• On a good day my writing is a little more vivid – I’m less likely to censor short flights of imaginative expression in speech then I am in writing. Of course, if I don’t like these flights, or don’t think them appropriate to the intended outlet or audience, I can always cut them out. And I do. Sometimes with a tear. Following Faulkner’s advice, endorsed by Stephen King, to “kill all your darlings.”

But the gain in speed I achieve (when I dictated the words “I achieve” just now they were transcribed  as “hi cheese”, which briefly entertained me) through the use of voice recognition is so great that the necessary additional editing time still leaves me ahead.


What about the quality?

Quality, I feel, is as much a consequence of:

  • The research and thought and planning that go on before the thoughts are expressed either in speech or in writing, and
  • The process of editing

as it is a consequence of the process of committing thought to screen.

Although … some of my better quality ideas make it to the screen because I  capture them in speech, whereas I might well have lost them by the time my fingers caught up with my occasionally fleeting thoughts. This capture of what would otherwise have been lost just now happened, in the previous sentence. (The rather informal starting of a new paragraph with “Although” was undertaken as I dictated it, because I was conscious that the sentence was becoming rather long, but I didn’t want to lose the train of thought as I struggled to find an editing solution. Anyway, I want in this post to show how, now, for me, speech becomes writing.)


I prefer to use voice recognition when I am alone. I share an open plan office with my partner, and I still feel a little embarrassed when talking to a machine while Carole is in the room, although she assures me that, as someone familiar with open plan office working, she is bothered by it not at all. But that doesn’t seem to stop it bothering me!


Try voice recognition. Academics exhibit greater strangenesses than speaking, slightly after the manner of a BBC radio announcer from the 1930s, into a telephone or a computer. Pretend you are that rude person on the train, who shares (often) his enunciated thoughts with the carriage.

The learning curve for fluency with voice recognition is long but gentle. The benefits, including speed, start to show very early on.

And you may discover, as you proceed, that the computer isn’t the only one learning to recognise your speech. You may also become better able to recognise, appreciate, enjoy and improve your own various voices.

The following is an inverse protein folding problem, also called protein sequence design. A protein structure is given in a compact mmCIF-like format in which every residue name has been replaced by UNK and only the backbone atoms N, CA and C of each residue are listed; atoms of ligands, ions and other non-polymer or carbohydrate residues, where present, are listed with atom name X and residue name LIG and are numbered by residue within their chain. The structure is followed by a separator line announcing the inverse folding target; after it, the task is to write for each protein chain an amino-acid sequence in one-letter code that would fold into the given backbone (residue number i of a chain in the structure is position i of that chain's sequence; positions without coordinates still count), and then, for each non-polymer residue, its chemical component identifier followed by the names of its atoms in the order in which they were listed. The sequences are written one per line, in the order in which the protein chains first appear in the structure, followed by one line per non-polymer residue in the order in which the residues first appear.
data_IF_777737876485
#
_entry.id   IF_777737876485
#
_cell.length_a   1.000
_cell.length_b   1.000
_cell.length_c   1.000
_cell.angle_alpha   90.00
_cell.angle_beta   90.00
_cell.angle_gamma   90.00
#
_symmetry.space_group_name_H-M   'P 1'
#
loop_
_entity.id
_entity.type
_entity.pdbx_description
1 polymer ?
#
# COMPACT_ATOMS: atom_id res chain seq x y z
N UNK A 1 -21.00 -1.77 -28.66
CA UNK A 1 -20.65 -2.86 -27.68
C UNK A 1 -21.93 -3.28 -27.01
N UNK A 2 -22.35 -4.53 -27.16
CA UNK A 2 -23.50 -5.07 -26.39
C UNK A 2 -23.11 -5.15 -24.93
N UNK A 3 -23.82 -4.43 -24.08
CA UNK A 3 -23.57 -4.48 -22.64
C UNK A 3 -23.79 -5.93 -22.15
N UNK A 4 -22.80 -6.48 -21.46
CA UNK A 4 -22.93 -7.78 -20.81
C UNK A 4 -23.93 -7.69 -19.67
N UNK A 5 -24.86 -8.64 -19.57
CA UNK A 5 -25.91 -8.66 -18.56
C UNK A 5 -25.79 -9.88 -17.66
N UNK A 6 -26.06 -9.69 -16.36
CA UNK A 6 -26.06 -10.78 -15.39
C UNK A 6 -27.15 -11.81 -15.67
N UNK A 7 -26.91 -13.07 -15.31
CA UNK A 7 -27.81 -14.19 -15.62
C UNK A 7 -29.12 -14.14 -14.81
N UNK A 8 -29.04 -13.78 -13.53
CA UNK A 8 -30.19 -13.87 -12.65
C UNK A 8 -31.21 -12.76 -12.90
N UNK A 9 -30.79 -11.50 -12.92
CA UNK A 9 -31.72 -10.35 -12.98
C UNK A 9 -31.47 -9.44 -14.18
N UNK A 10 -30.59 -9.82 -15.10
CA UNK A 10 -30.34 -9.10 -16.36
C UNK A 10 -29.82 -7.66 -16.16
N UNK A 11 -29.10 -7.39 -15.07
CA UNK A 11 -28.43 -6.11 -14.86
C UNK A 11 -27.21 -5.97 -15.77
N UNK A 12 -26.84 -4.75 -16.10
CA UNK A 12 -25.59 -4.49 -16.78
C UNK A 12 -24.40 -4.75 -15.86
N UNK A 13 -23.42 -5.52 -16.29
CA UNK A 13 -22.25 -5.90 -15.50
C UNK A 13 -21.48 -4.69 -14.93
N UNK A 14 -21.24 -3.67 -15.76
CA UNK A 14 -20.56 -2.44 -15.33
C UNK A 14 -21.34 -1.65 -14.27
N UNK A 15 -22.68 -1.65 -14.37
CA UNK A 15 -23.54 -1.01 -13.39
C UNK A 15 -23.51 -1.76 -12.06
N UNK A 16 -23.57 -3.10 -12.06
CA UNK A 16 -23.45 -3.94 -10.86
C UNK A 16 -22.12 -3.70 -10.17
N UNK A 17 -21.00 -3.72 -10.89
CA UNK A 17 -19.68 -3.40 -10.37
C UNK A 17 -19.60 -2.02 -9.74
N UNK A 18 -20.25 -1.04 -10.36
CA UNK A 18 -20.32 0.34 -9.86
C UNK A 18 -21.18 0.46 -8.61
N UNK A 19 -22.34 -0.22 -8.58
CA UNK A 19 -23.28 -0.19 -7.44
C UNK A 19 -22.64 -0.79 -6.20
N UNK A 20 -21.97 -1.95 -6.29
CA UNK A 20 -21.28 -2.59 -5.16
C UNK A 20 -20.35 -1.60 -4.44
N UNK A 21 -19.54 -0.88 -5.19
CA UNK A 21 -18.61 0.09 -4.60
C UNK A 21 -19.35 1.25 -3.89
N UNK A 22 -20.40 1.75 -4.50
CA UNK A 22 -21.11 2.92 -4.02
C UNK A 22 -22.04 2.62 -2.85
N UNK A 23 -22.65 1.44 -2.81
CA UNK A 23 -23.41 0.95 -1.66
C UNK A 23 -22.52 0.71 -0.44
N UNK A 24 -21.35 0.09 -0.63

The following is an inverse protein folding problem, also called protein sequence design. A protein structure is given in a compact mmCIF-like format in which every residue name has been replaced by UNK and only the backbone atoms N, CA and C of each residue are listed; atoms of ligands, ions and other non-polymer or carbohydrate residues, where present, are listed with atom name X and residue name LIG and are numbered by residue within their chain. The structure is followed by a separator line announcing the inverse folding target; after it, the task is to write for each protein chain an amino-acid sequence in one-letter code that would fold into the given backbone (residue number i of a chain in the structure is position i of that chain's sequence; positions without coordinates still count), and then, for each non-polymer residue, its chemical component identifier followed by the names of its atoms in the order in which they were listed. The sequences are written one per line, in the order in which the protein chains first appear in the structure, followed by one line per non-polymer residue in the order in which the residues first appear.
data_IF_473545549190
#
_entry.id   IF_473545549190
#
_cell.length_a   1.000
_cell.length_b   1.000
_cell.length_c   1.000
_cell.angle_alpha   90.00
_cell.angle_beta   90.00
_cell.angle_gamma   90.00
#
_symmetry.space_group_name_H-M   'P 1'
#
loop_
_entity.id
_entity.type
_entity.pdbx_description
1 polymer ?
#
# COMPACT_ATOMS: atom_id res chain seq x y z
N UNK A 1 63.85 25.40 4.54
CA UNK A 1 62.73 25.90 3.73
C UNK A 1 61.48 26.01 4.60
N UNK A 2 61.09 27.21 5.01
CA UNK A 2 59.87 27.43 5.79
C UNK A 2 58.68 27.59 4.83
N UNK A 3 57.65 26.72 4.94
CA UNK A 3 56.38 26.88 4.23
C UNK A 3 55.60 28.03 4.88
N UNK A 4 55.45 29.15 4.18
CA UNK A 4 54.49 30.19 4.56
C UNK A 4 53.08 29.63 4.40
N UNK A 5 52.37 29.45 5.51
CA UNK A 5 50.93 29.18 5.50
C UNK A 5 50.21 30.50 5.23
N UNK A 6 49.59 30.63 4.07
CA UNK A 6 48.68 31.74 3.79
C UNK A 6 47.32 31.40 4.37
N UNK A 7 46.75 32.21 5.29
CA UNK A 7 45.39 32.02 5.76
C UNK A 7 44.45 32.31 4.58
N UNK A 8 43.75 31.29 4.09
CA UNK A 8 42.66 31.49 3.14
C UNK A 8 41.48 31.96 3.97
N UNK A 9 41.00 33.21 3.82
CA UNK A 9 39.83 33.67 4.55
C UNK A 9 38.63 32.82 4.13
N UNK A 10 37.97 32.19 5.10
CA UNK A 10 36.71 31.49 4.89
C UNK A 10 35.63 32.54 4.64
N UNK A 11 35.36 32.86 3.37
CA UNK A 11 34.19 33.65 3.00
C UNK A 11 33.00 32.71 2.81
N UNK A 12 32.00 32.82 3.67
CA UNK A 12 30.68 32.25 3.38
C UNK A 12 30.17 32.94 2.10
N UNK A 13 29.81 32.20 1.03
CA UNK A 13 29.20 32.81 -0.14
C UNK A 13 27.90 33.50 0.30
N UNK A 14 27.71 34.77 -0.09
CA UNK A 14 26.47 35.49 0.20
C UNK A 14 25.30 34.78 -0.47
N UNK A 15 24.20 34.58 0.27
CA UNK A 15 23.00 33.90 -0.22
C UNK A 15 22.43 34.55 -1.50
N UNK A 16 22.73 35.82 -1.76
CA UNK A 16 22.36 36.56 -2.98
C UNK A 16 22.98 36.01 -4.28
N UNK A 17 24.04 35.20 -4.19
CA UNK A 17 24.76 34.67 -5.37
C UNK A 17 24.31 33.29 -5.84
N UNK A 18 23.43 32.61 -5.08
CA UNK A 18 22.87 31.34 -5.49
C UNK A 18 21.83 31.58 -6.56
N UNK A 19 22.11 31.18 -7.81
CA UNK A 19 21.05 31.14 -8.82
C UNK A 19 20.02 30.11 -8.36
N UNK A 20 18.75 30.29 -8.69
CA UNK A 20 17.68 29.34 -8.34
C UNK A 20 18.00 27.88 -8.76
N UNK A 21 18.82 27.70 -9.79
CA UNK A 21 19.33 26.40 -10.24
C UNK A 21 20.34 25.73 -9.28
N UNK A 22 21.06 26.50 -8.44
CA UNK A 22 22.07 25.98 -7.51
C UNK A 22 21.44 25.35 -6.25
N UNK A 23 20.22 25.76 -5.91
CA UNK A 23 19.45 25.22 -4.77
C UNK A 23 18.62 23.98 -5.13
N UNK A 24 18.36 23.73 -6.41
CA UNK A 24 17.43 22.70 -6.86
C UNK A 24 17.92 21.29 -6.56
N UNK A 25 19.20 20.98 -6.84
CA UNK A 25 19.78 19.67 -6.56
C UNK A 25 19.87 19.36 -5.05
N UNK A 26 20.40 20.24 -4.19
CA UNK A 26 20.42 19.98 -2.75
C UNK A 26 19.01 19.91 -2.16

Let me know.

  1. I’ve tried using dictation, but so far without success. Like you, way back when I tried Dragon – in my case catalysed due to computer overuse injury – but I gave up quickly because my eyes (and body) got tired having to keep such a sharp eye on the screen. As a fast touch typist…

    now re-visiting the idea (again catalysed by computer overuse issues) – I’m a Mac user; all seems to be changing. I tried Dragon a few years ago when I broke my wrist, but never got it going well – felt I needed more support which I couldn’t locate. And moved back to touchtyping. Dragon will apparently no longer work with the Mac with Catalina, and / but other dictation seems much improved.

    I am aware of some OU colleagues using dictation very effectively for marking tma’s – but not sure quite how they got to this state, or how much they still need to use their fingers as well.

    Interesting points on how speaking to type may impact on how you express yourself. And vice versa – eg learning to speak in shorter, clearer sentences.

    People also for example use standing desks more often these days – and I wonder whether we think the same way standing as sitting. I’m not sure I can – but may explore this further. It also depends on whether print/ paper or only computer/ online stuff is being used, I think.

    actually, I’m also interested in how dictation may support someone who is very deaf. So, if we spoke and the words got written down in large type this could help with conversation. However, it seems to me it requires recognising the issue, and being willing to engage with it. It can be slow to get things going. And it is not just the deaf person, but friends and colleagues who need to engage with it to have any hope of helping with communication. Otherwise, it can be so isolating. It seems to me that support for disability – whether computer overuse, or deafness – is often very crude. It would be great to make it more sensitive.

    • Catherine
      I am glad you found the post interesting.
      The voice recognition built into Mac works well, especially with a headset microphone to cut out background noise.
      The balance shifts if you are fast typist. I understand that.
      I have not thought sufficiently about its possible applications for people with disabilities.
      For me, voice recognition is just another tool. It is one that I have embraced. I am dictating this response. I am glad I experimented with it. Perhaps, the wider range of tools we use, or at any rate play with, the more likely we are to find the combination that works for us.
      Also, I still find that there is something gently magical about my spoken words appearing more or less accurately on a screen.
      Thank you again.

Leave a Reply

Fill in your details below or click an icon to log in: Logo

You are commenting using your account. Log Out /  Change )

Twitter picture

You are commenting using your Twitter account. Log Out /  Change )

Facebook photo

You are commenting using your Facebook account. Log Out /  Change )

Connecting to %s

%d bloggers like this: